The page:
A thing on clothing though. It’s definitely regionally dependent. Here in the tragically hip 305, tactical duds do occasionally stand out. However, a few hours north of here, 5.11-ish attire won’t brook much notice. It looks like work clothing and everyone else is dressed similar. Same for out-and-out 2A-related attire like my cheeky line of subversive T-shirts.

That being said, you don’t have to forgo the comfort and convenience of tactically-oriented clothing necessarily. I’ve found that standard work shirts and labor-oriented pants work out real well and are just as comfortable. People like plumbers, construction site workers, etc - they all have to carry tools and whatnot on their belt for long stretches of time. Think Dickies, Red Kap, that sort of thing. You’ll still get to rock out with that GLOCK on your hip, but even to a trained eye, you can come across as someone who is in the trades, rather than someone going for that “private defense contractor” aesthetic. Maybe you’re there to fix the cable.

And for the love of all that is holy, don’t wear a Walter Sobchak-esque photographer vest. You don’t work for NatGeo, so the primary assumption is that you’ve got a gun on you if you’re wearing one of those.

Dead Giveaway 2: Dressing Warm

OK, if you live in the Rockies or the Arctic, you get a pass. I’m semi-immune to cold, but I’ll dress heavy when appropriate. However, it’s another thing entirely to wear sweatshirts and so on when the mercury passes 55 degrees or so.

Now grant it, to the terribly fashion-conscious, they’ll wear whatever regardless of the weather, but most people dress for the climate. However, when you decided to venture out into the world while armed, you gotta make some wardrobe decisions. The express route, of course, is to toss on a jacket or sweatshirt and be done with it. Unless you’re a fashion victim or homeless, this may raise some eyebrows during the summer months. An astute observer will think you’re either concealing something, or looking to conceal something, i.e. you’re dressing for theft.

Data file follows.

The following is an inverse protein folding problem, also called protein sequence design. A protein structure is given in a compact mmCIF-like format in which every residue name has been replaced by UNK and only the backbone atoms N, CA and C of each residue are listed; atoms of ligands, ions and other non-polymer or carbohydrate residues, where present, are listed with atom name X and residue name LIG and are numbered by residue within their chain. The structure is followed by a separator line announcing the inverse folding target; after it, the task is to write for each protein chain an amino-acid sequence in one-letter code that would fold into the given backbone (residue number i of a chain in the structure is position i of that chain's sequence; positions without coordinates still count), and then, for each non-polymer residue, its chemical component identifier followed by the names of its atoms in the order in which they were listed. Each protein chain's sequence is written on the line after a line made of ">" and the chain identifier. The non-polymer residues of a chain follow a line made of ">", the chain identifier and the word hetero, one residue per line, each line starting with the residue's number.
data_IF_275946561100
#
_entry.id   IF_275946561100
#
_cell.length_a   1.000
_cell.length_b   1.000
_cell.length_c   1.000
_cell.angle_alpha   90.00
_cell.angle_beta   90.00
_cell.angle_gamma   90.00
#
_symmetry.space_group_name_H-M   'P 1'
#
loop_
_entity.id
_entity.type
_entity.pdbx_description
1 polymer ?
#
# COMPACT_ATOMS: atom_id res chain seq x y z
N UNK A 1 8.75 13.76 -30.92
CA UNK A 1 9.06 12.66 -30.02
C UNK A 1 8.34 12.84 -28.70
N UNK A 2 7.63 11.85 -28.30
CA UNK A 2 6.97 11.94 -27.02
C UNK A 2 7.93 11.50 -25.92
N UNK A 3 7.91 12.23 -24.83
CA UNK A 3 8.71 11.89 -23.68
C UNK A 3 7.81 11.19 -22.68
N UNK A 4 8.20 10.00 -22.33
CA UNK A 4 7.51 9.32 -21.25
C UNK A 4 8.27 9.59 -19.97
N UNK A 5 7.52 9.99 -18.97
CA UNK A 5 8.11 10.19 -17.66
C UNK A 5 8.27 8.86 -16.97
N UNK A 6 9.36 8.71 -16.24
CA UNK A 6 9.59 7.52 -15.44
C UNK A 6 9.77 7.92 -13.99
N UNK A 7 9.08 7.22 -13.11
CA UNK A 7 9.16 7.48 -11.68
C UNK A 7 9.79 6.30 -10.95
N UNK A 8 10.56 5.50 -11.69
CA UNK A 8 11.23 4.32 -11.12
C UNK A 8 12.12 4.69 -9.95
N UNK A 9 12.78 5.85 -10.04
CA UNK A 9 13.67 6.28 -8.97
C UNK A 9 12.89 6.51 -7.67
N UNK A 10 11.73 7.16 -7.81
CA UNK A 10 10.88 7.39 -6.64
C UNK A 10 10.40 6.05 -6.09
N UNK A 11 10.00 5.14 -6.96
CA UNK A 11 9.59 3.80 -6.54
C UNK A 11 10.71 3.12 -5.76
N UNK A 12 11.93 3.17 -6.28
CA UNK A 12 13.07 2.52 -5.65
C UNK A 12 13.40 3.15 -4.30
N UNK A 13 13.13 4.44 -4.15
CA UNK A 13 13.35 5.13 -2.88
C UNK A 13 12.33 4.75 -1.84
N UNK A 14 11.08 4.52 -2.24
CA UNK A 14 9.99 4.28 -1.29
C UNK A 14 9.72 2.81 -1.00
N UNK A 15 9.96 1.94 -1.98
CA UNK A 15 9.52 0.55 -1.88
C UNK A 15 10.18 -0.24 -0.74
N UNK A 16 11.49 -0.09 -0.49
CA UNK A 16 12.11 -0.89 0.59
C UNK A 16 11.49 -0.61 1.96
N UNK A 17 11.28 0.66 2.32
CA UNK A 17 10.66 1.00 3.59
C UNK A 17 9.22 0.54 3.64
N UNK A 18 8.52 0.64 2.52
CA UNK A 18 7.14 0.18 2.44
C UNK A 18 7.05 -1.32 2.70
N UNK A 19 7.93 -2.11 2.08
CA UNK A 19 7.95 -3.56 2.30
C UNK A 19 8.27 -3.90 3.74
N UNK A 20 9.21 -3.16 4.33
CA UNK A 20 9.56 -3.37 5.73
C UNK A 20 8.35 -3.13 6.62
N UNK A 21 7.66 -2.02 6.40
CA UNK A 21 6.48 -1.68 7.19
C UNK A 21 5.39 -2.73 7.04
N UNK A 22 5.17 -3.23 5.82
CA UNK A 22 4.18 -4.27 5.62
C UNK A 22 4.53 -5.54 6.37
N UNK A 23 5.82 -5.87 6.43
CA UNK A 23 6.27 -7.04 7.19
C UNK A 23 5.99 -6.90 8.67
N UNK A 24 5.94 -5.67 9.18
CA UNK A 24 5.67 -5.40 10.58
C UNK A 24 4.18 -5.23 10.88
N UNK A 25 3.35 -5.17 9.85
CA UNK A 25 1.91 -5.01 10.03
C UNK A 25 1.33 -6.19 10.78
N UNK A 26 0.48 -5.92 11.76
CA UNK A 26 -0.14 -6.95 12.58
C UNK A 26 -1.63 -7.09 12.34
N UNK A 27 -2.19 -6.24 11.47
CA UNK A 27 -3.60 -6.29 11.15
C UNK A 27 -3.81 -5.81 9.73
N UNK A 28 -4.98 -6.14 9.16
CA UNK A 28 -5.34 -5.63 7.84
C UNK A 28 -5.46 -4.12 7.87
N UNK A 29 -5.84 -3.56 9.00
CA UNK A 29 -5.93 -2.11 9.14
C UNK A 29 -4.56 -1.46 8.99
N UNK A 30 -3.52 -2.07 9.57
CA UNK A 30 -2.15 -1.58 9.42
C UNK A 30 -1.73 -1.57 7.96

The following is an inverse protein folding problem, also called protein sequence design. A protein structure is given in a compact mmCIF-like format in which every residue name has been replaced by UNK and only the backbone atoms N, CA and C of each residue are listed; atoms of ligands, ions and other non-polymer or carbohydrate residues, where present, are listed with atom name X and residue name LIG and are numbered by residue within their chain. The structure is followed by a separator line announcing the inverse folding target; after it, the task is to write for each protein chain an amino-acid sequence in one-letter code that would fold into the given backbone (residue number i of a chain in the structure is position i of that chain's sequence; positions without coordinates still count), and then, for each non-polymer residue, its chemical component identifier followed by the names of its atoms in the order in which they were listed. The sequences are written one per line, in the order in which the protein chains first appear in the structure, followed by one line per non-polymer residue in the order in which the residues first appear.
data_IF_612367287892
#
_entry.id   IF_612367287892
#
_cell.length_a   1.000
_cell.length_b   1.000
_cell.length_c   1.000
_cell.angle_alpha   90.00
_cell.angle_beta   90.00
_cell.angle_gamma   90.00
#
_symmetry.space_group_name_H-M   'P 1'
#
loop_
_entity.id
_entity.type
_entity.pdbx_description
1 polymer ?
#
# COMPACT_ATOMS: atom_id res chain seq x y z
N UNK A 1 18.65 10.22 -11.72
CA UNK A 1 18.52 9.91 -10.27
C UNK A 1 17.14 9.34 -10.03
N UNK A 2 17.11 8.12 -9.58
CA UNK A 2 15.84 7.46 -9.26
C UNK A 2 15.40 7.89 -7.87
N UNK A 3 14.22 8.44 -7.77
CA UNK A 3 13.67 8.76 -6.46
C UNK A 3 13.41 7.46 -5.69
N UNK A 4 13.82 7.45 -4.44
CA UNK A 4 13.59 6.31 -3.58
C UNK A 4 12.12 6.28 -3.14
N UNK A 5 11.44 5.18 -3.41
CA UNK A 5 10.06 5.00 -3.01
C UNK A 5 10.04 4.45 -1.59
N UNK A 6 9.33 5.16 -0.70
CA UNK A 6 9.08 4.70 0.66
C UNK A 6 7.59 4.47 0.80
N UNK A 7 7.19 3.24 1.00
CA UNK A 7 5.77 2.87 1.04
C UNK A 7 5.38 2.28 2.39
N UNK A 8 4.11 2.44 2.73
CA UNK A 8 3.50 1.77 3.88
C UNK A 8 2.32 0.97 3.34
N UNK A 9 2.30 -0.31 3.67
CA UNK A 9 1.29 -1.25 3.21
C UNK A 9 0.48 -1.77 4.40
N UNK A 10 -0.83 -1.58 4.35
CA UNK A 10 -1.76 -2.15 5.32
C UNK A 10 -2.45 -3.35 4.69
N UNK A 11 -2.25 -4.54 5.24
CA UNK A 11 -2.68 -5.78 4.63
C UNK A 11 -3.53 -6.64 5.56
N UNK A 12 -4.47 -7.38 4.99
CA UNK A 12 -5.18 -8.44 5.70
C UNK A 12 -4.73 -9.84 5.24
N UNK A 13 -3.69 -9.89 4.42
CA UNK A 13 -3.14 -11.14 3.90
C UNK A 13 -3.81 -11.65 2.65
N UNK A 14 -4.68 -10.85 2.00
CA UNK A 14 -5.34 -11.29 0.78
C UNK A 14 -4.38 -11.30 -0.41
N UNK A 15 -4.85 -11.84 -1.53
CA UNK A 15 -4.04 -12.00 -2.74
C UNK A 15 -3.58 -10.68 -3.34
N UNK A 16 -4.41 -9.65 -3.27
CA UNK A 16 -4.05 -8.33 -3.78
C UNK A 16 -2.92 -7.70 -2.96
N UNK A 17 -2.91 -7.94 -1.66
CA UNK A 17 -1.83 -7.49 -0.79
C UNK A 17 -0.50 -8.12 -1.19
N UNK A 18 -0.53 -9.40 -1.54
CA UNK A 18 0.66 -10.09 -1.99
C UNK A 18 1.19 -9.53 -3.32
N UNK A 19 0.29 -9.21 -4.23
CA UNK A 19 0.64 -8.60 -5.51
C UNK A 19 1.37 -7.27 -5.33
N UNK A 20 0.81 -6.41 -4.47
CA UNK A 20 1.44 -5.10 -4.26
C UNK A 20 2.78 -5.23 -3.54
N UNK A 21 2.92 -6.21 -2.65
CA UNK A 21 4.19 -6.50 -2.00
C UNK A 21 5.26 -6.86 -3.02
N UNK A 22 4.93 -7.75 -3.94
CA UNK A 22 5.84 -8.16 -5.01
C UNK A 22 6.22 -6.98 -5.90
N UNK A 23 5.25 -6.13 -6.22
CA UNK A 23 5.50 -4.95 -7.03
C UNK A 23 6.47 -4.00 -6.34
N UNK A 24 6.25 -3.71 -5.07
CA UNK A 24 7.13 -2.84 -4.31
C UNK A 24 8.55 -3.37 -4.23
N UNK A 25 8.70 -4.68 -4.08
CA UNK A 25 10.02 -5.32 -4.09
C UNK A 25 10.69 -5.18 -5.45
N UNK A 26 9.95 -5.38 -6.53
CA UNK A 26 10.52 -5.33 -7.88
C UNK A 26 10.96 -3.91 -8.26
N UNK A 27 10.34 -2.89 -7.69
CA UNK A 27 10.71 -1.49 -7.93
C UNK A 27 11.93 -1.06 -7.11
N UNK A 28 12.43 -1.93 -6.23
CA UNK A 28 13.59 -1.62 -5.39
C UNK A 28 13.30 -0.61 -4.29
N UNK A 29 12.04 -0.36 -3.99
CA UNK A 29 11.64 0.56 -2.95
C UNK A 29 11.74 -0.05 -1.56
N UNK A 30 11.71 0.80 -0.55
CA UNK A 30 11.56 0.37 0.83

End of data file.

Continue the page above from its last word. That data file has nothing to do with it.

That being said, one can dress for the weather, and even carry a full-size pistol. Things like fishing shirts come to mind, and the usual suppliers of “tactical” attire often have offerings that don’t scream “gun”, but will conceal quite nicely and have all sorts of clever methods for keeping you cool.

Ultimately, the fallback would be to have a “summer gun”, i.e. a compact 9mm pistol, which would make the attire question easier. However, you’d have to gain proficiency with that firearm, which takes time.

Best thing to do in this case is to not overdress - you’ll get some looks, guarateed.

Dead Giveaway 3: Printing

The most obvious giveaway, of course, is “printing”. The odd angle jabbing out from the waist or back, the outline of something that looks like a gun under some clothing. Now, most people are too absorbed in their own BS to notice, but again, the type of person who knows to look for printing could potentially be someone who could give you drama.

It could be a law enforcement officer who looks askance on citizens being armed. Or it could be an assailant. If it’s the former, as long as you are lawfully present in the location you are in while armed, there isn’t (legally) much the cop can do other than bitch at you. Thankfully, in most jurisdictions where the carry of firearms is permitted by law, printing isn’t a crime.